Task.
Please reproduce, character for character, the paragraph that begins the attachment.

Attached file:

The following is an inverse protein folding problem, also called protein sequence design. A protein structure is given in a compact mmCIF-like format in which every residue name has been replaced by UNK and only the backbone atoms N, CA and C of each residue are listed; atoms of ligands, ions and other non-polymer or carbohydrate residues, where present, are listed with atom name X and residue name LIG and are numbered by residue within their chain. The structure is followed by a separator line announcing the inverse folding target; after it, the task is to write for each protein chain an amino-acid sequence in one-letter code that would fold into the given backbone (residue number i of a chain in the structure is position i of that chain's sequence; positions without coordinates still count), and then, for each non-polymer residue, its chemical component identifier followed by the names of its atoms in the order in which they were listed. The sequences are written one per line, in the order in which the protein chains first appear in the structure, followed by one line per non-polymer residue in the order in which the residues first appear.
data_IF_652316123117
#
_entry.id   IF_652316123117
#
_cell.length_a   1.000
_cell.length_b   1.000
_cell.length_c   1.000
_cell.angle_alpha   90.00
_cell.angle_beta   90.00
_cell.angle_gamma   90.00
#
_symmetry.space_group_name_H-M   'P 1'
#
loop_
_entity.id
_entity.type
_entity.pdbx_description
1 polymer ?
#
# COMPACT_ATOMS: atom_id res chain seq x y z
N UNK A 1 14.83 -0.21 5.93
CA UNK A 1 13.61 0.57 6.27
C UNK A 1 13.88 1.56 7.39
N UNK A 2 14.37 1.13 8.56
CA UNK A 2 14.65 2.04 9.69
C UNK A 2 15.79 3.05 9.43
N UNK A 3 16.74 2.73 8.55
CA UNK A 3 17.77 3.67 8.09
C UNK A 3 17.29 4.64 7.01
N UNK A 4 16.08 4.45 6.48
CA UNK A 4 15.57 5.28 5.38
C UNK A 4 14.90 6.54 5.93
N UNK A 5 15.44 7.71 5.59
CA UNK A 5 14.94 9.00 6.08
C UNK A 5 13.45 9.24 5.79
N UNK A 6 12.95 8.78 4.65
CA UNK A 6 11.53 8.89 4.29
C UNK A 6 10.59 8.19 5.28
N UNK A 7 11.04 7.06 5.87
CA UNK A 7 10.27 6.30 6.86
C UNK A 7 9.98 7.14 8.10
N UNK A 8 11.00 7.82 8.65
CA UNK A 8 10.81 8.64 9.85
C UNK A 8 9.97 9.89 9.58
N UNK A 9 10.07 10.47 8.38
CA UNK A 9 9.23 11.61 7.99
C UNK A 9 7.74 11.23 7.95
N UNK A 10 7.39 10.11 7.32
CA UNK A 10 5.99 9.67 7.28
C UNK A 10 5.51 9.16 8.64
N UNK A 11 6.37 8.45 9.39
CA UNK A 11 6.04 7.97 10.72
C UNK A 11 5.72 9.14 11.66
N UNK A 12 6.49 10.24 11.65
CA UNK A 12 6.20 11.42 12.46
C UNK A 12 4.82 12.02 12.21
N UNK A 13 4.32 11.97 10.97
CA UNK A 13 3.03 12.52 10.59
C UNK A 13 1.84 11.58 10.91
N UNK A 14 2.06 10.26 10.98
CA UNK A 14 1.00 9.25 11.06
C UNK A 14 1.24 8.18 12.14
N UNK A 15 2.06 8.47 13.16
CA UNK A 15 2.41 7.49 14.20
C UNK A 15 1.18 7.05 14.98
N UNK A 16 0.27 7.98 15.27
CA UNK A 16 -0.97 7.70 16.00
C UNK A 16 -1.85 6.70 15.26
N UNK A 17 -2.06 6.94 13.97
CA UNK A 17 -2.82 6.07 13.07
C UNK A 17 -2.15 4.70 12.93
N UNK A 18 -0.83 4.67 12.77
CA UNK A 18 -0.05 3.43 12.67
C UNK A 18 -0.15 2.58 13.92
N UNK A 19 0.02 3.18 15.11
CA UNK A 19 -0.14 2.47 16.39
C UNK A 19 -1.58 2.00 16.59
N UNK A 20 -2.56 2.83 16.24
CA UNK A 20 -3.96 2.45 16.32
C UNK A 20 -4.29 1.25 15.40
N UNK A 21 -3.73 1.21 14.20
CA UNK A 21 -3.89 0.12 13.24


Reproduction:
The following is an inverse protein folding problem, also called protein sequence design. A protein structure is given in a compact mmCIF-like format in which every residue name has been replaced by UNK and only the backbone atoms N, CA and C of each residue are listed; atoms of ligands, ions and other non-polymer or carbohydrate residues, where present, are listed with atom name X and residue name LIG and are numbered by residue within their chain. The structure is followed by a separator line announcing the inverse folding target; after it, the task is to write for each protein chain an amino-acid sequence in one-letter code that would fold into the given backbone (residue number i of a chain in the structure is position i of that chain's sequence; positions without coordinates still count), and then, for each non-polymer residue, its chemical component identifier followed by the names of its atoms in the order in which they were listed. The sequences are written one per line, in the order in which the protein chains first appear in the structure, followed by one line per non-polymer residue in the order in which the residues first appear.